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Deuteronomy 32:16-21

Context

32:16 They made him jealous with other gods, 1 

they enraged him with abhorrent idols. 2 

32:17 They sacrificed to demons, not God,

to gods they had not known;

to new gods who had recently come along,

gods your ancestors 3  had not known about.

32:18 You have forgotten 4  the Rock who fathered you,

and put out of mind the God who gave you birth.

A Word of Judgment

32:19 But the Lord took note and despised them

because his sons and daughters enraged him.

32:20 He said, “I will reject them, 5 

I will see what will happen to them;

for they are a perverse generation,

children 6  who show no loyalty.

32:21 They have made me jealous 7  with false gods, 8 

enraging me with their worthless gods; 9 

so I will make them jealous with a people they do not recognize, 10 

with a nation slow to learn 11  I will enrage them.

1 tc Heb “with strange (things).” The Vulgate actually supplies diis (“gods”).

2 tn Heb “abhorrent (things)” (cf. NRSV). A number of English versions understand this as referring to “idols” (NAB, NIV, NCV, CEV), while NLT supplies “acts.”

3 tn Heb “your fathers.”

4 tc The Hebrew text is corrupt here; the translation follows the suggestion offered in HALOT 1477 s.v. שׁיה. Cf. NASB, NLT “You neglected”; NIV “You deserted”; NRSV “You were unmindful of.”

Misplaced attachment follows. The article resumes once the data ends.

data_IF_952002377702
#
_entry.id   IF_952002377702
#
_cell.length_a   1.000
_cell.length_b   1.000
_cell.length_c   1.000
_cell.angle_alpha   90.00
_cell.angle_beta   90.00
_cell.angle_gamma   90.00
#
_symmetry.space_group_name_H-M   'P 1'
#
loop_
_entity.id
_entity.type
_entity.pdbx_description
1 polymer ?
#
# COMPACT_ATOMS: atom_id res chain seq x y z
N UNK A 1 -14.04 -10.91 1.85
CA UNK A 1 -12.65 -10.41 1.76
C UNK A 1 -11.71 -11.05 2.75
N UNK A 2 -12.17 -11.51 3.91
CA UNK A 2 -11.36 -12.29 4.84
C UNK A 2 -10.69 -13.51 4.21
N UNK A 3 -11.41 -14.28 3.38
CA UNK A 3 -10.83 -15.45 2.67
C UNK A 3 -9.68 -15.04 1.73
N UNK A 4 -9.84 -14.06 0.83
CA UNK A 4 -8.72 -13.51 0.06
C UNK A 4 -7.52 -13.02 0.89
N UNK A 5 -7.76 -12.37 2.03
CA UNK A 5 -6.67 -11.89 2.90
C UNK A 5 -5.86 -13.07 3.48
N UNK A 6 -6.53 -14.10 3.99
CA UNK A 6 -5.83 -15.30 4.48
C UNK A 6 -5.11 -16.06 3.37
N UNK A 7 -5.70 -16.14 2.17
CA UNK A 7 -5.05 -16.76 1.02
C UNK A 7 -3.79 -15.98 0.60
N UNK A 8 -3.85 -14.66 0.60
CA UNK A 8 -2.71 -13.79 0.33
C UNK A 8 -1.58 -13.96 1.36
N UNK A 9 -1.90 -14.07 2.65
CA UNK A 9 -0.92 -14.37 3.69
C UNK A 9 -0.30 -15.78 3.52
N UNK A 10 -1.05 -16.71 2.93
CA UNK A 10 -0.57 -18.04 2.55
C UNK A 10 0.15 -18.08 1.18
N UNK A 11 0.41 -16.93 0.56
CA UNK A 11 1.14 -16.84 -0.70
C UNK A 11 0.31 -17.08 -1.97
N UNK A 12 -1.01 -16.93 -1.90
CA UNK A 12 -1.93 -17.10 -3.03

5 tn Heb “I will hide my face from them.”

6 tn Heb “sons” (so NAB, NASB); TEV “unfaithful people.”

7 sn They have made me jealous. The “jealousy” of God is not a spirit of pettiness prompted by his insecurity, but righteous indignation caused by the disloyalty of his people to his covenant grace (see note on the word “God” in Deut 4:24). The jealousy of Israel, however (see next line), will be envy because of God’s lavish attention to another nation. This is an ironic wordplay. See H. Peels, NIDOTTE 3:938-39.

8 tn Heb “what is not a god,” or a “nondeity.”

9 tn Heb “their empty (things).” The Hebrew term used here to refer pejoratively to the false gods is הֶבֶל (hevel, “futile” or “futility”), used frequently in Ecclesiastes (e.g., Eccl 1:1, “Futile! Futile!” laments the Teacher, “Absolutely futile! Everything is futile!”).

10 tn Heb “what is not a people,” or a “nonpeople.” The “nonpeople” (לֹא־עָם, lo-am) referred to here are Gentiles who someday would become God’s people in the fullest sense (cf. Hos 1:9; 2:23).

11 tn Heb “a foolish nation” (so KJV, NAB, NRSV); NIV “a nation that has no understanding”; NLT “I will provoke their fury by blessing the foolish Gentiles.”



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